1. Oneonta Gorge
The Oneonta Gorge is in the Columbia River Gorge in the American state of Oregon. The U.S. Forest Service has designated it as a botanical area because of the unique aquatic and woodland plants that grow there.
This popular adventure up Oneonta Gorge is extremely unique. You can visit Oneonta Gorge any time of year, but you dare only hike up it when the water is very low, because UNLIKE ANY OTHER HIKE, you must actually walk up the river, there is no trail…. the river is the trail.
Length: .6 mile round trip up Gorge, 1.5 miles round trip to bridge
Elevation Change: 400′ gain
Season: Year Round
Permit: Pass Not Required
2. Cougar Hot Springs
Terwilliger Hot Springs, also known as Cougar Hot Springs, are geothermal pools in the Willamette National Forest in the U.S. state of Oregon, 53 miles east of Eugene. The springs drain into Rider Creek, which in turn drains into Cougar Reservoir.
Located deep beneath a canopy of primeval forest, clothing optional Cougar AKA Terwilliger Hot Springs features a chain of stair stepped pools fed by a small cave in a wooded ravine. Each of the 5 rock walled pools are slightly cooler than the other starting from 112 and ending near 90 degrees.
Cougar Hot Springs is open year-round and lies in wait at the end of an quarter mile stroll through the Willamette National Forest. Northwest Forest Passes are no longer accepted here, the only way to soak is to pay a $6/day fee or purchase a season pass for $60/year.
FYI, Cougar is closed every Thursday from 8am to 12pm for cleaning.
3. Opal Creek Wilderness
The Opal Creek Wilderness is a wilderness area located in the Willamette National Forest in the U.S. state of Oregon, on the border of the Mount Hood National Forest. It has the largest uncut watershed in Oregon.
If you wish to beat the heat during a late summer hot spell, consider an easy-to-reach getaway that offers an escape into the cool Cascade Mountain wilderness. All it takes is a simple leap of faith to find a moment in the gorgeous and refreshing pools of Opal Creek.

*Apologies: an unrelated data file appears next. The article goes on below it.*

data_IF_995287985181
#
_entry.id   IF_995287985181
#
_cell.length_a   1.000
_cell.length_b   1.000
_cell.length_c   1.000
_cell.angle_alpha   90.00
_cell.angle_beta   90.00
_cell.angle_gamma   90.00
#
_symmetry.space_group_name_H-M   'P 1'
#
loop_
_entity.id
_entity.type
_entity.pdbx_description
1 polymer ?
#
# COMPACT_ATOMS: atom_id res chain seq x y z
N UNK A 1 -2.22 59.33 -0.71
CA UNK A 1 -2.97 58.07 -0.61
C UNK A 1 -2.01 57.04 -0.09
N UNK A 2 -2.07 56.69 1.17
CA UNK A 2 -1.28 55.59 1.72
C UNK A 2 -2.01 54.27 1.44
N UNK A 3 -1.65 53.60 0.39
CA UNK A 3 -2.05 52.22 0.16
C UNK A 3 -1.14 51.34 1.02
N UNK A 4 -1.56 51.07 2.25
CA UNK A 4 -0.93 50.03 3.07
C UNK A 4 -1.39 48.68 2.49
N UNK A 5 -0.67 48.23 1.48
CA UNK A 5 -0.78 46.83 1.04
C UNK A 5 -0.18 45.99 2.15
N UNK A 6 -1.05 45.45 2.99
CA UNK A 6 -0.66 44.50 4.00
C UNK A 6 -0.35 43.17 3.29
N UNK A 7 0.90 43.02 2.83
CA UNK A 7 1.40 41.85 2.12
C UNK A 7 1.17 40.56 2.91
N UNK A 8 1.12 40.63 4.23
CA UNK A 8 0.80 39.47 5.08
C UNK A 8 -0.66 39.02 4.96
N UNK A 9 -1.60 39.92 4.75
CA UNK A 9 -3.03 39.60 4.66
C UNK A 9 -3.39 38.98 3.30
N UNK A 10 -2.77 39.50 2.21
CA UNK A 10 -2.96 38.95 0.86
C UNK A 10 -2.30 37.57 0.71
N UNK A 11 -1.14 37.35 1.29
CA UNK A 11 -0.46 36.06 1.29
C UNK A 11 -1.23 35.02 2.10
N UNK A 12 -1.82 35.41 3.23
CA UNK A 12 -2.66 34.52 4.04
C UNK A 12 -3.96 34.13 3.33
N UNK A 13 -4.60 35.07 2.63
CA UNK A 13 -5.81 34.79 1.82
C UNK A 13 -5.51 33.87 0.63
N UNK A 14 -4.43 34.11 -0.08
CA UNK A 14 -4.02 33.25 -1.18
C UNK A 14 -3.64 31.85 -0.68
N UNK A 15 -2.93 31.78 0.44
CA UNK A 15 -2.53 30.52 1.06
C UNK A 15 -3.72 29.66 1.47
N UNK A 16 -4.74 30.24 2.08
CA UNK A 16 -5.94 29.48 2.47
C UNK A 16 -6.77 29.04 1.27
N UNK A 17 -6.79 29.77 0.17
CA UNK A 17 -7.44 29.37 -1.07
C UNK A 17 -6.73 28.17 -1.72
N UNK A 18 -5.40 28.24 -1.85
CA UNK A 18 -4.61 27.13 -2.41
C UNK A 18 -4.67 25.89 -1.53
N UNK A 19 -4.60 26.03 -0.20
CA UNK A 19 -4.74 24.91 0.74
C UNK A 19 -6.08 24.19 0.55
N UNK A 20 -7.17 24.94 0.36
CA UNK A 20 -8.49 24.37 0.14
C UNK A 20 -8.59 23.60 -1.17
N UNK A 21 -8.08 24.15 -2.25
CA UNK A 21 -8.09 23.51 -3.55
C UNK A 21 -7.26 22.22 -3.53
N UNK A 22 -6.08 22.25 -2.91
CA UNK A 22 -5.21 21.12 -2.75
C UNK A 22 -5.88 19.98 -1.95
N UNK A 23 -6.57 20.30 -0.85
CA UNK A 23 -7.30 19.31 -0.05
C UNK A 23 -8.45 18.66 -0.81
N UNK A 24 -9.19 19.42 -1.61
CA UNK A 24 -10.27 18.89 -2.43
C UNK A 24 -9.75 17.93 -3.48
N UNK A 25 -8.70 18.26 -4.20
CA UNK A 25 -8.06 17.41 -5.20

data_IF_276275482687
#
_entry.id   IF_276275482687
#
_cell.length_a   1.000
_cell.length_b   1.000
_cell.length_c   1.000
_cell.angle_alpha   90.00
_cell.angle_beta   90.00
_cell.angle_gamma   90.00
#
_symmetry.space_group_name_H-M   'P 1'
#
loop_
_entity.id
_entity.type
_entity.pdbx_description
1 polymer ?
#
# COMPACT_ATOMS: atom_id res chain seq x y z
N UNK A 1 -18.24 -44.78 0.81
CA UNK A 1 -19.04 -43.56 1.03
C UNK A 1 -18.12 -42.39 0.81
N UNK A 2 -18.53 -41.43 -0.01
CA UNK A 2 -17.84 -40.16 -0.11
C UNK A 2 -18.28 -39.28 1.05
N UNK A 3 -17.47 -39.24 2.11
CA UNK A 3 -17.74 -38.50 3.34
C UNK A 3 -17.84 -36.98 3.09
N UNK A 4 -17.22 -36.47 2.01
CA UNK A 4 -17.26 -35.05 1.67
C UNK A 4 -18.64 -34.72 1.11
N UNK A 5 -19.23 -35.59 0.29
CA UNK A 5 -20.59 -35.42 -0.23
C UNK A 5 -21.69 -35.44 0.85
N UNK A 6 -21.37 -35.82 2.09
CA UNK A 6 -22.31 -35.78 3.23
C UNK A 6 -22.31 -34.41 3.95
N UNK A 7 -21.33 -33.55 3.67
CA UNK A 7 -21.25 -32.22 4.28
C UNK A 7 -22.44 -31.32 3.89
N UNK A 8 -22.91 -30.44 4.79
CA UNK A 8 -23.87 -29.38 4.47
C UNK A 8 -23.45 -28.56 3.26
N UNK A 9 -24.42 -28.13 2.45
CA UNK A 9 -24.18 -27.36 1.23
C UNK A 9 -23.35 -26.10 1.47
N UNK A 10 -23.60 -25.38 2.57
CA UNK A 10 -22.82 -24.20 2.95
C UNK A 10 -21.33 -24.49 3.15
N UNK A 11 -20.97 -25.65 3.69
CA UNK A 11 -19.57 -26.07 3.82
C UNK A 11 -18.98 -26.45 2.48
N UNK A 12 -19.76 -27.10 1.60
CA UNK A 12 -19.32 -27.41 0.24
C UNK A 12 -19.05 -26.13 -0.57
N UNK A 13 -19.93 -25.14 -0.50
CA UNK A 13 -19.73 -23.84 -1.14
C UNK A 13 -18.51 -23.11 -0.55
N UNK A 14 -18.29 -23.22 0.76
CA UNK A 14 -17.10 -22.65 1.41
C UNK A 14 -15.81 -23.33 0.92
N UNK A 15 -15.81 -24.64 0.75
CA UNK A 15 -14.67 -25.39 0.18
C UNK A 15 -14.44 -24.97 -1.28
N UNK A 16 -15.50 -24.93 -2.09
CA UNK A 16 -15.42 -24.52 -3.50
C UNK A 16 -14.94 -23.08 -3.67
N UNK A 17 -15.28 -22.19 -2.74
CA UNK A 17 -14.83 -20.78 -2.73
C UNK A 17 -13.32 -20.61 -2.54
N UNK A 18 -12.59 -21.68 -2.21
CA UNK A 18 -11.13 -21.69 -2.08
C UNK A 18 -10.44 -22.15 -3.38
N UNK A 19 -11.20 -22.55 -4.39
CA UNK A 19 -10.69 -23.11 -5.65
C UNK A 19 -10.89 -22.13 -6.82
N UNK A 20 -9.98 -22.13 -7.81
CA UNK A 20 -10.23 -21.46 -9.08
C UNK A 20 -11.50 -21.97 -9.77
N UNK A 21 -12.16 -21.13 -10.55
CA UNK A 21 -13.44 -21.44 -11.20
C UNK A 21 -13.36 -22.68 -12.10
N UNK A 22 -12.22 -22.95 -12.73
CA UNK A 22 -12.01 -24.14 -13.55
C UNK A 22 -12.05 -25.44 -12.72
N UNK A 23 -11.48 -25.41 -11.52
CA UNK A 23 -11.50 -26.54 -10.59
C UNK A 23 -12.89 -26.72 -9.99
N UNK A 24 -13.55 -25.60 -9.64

The 30-foot drop from the high, rocky bluff into the cold Opal Creek pool below is a draw for thrill seekers, but it’s also place shrouded and shaded by towering, ancient Douglas fir trees. When you walk among the giant trees, it feels as if someone left a freezer door open – it’s that cool – for the visitors who journey the less traveled trails into Oregon’s Opal Creek Wilderness.
4. Multnomah Falls
Multnomah Falls is a waterfall on the Oregon side of the Columbia River Gorge, located east of Troutdale, between Corbett and Dodson, along the Historic Columbia River Highway.
A waterfall as magnificent and memorable as any in the country is located just a 30- minute drive outside of Portland. Visiting Multnomah Falls, a 611-foot-tall roaring, awe-inspiring cascade of icy water, lets you experience the power and beauty of nature up close and with ease. From the parking area off of I-84, a 5-minute walk is all that separates you from the exhilarating spray at the base of the falls.
According to Native American lore, Multnomah Falls was created to win the heart of a young princess who wanted a hidden place to bathe. Although you can see the top portion of the falls from the highway, to view both tiers you have to walk to the viewing area located in a carved-out opening in the rock face. Tilting your head up in the narrow rocky confines of the steep cliffs, you get a mind-boggling perspective on the sheer magnitude of the falls.
5. Crater Lake National Park
With a landscape like nowhere else, Crater Lake National Park lies in the Cascade Mountains in southwestern Oregon. Intensely blue and unusually deep (1,935 feet), the lake is almost exactly circular. It is the water-filled caldera of an extinct volcano, Mount Mazama, and lava cliffs rise to heights of up to 2,000 feet around the lake. Just a short distance from the edge of the crater, Rim Drive circles the lake in a clockwise direction. It begins at Rim Village (for a total length of 33 miles), but the roadway is only accessible in warm weather months.
To explore the lake itself, head to Cleetwood Cove where cruises depart for Wizard Island.
[caption id="attachment_23647" align="aligncenter" width="1024"] CANNON BEACH OREGON 10162011
Cannon Beach on the Oregon Coast is about 200 miles south of Seattle. Haystack Rock at Cannon Beach is a monolithic rock adjacent to the beach. Tide pools around the rock are home to many intertidal animals, including starfish and sea anemones. The rock is also a nesting site for many sea birds. The smaller formations next to Haystack are names the “The Needles.”
Image from: http://www.seattletimes.com
6. Cannon Beach
A popular tourist resort, Cannon Beach is located in northwest Oregon. The beach offers a wide stretch of sand and spectacular views of jagged coastal rocks. The largest of these is known as Hay Stack Rock, thought to be one of the largest monoliths in the world. Nearby Seaside is another popular resort town, close to beaches and surf breaks. Astoria lies 20 miles north of Cannon Beach, at the mouth of the Columbia River. The town is historically important as the location of Lewis & Clark National Historic Park – a replica of the famed explorers’ Fort Clatsop. A slightly more modern relic is the military post of Fort Stevens, now a state park preserving a history spanning the Civil War through WWII.
7. Explore the mysterious tide pools at Haystack Rock.
Look closely and you’ll find a wide variety of sea anemones and starfish in all sizes and colors.
8. Washington Park, Portland
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